My structured world—my rules and agendas—were not something that had room for twists and turns. Unless I was the one creating them. And I definitely didn’t have time for my cock to twitch and show an interest in the woman I meant to torture and defile.
I would get hard when she was alone on my estate and her screams echoed in the woods. I would come with her gagged and subdued and hating me with the intensity of her forefathers.
Her pain was my reward. The fact she got me hard by being shy but so bloody tempting was completely unpermitted.
I checked my watch. The plane was due to leave in thirty minutes. Do it. You know you want to.
I couldn’t stomach her presence any longer. I couldn’t answer any more of her idiotic questions, or pretend I wasn’t raging to teach her a lesson. Her tripping and stumbling fucking got on my nerves. Not to mention her blind love toward a family that no longer had any right to her.
She needed discipline, and she needed it now. Your hands are bound until you get her home.
If I had to listen to one more beg or witness another tear, I’d end up killing her before the fun began.
Nila craned her neck, trying to read the boarding passes in my hands. Flaw, my right hand man and secretary to the Black Diamonds brotherhood, had already checked us in. Along with dealing with shipping my new purchase, The Little Black Dress Harley-Davidson, and staging the runaway scene at Nila’s hotel.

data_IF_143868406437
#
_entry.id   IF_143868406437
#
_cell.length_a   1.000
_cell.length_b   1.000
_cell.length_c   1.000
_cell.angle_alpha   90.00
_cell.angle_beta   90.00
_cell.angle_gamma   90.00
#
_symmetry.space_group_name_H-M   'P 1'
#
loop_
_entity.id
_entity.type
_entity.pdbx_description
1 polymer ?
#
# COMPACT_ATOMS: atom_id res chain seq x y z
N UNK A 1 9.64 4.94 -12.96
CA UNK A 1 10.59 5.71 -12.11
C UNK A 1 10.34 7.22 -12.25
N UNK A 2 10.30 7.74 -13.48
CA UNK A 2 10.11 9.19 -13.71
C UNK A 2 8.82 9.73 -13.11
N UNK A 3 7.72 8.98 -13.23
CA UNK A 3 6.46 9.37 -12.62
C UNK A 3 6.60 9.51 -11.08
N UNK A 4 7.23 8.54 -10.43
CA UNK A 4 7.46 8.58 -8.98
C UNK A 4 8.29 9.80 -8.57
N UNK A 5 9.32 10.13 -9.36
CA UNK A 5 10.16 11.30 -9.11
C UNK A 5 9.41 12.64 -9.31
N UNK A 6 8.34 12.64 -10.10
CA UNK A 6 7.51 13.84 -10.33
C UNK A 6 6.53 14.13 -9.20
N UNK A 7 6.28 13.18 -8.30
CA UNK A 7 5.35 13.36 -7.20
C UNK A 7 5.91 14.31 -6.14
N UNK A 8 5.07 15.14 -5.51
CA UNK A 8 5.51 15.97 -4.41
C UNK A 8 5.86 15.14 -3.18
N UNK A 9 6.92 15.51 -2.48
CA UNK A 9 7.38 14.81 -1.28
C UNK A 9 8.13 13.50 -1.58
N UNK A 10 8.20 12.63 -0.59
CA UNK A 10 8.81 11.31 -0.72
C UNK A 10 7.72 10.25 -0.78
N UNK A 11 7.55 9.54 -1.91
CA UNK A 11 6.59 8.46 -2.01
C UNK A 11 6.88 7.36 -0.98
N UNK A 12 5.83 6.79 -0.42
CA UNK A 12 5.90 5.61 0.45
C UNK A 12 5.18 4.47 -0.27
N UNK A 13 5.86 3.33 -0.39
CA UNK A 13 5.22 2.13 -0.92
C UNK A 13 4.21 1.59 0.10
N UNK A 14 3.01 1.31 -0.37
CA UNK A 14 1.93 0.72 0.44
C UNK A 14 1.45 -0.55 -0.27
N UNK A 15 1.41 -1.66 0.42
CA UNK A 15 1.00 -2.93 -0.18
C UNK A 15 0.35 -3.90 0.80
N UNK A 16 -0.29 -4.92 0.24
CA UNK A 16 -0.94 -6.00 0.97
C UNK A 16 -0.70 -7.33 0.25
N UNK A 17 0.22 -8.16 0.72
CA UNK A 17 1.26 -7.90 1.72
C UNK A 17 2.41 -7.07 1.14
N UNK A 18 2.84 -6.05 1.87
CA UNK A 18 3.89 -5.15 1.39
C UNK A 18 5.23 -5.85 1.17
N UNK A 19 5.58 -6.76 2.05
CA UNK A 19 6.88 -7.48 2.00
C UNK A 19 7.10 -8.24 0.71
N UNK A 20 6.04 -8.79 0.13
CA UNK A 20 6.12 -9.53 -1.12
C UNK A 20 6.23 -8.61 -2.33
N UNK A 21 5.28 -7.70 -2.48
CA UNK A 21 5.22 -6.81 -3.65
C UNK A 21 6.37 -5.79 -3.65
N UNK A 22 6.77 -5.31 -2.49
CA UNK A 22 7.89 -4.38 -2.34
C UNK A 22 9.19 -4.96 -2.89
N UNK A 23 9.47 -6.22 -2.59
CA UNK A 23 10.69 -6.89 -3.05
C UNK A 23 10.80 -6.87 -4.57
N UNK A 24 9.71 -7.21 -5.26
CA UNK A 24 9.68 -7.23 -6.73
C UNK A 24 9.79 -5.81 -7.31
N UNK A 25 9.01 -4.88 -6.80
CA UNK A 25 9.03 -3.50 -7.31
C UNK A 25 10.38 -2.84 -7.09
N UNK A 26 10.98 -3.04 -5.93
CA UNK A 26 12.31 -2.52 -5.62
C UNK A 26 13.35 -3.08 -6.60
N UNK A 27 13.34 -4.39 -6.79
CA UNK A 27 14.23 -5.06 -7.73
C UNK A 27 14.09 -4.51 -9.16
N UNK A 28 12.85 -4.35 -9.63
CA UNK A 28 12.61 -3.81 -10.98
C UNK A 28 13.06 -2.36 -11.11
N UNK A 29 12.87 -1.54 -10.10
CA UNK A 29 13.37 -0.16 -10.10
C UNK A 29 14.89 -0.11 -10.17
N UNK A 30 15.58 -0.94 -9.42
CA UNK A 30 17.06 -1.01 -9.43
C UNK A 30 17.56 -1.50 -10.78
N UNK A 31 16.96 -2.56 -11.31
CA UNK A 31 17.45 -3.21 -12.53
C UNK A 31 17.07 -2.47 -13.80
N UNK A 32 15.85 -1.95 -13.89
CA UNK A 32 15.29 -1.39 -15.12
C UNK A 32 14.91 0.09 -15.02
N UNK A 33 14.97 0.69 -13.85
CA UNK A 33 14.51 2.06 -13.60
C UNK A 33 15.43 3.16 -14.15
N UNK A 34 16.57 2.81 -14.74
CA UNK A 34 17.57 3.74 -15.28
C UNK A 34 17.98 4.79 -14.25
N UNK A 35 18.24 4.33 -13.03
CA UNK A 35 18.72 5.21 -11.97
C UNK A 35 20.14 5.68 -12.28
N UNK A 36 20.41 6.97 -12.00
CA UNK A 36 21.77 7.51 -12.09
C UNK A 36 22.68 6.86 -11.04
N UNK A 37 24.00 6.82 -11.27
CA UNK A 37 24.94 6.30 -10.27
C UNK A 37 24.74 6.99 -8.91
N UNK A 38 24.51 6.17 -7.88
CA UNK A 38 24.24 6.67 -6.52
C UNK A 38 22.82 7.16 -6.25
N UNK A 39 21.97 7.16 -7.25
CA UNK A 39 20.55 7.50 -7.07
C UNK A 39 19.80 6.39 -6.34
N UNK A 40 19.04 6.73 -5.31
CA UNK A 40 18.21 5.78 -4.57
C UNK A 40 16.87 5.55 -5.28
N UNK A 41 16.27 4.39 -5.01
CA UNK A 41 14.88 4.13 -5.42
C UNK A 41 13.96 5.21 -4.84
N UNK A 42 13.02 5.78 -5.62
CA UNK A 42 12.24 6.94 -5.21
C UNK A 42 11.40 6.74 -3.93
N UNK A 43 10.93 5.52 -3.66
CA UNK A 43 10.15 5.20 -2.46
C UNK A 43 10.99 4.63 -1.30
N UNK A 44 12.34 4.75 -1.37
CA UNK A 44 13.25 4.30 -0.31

In precisely six hours, a housekeeper would find the photos, notes, and abandoned items, then the gossip columns would spread the story like a well incubated disease.
Nila Weaver’s found love.
Nila dispels rumours she’s in love with her twin by running off with some unknown English aristocrat.
My lips quirked at that. Me? An aristocrat?
If only they knew my upbringing. My history. If only Nila’s father had spent the years he’d had with her preparing her for this day—informing her of our shared heritage, then perhaps she wouldn’t look so fucking ill.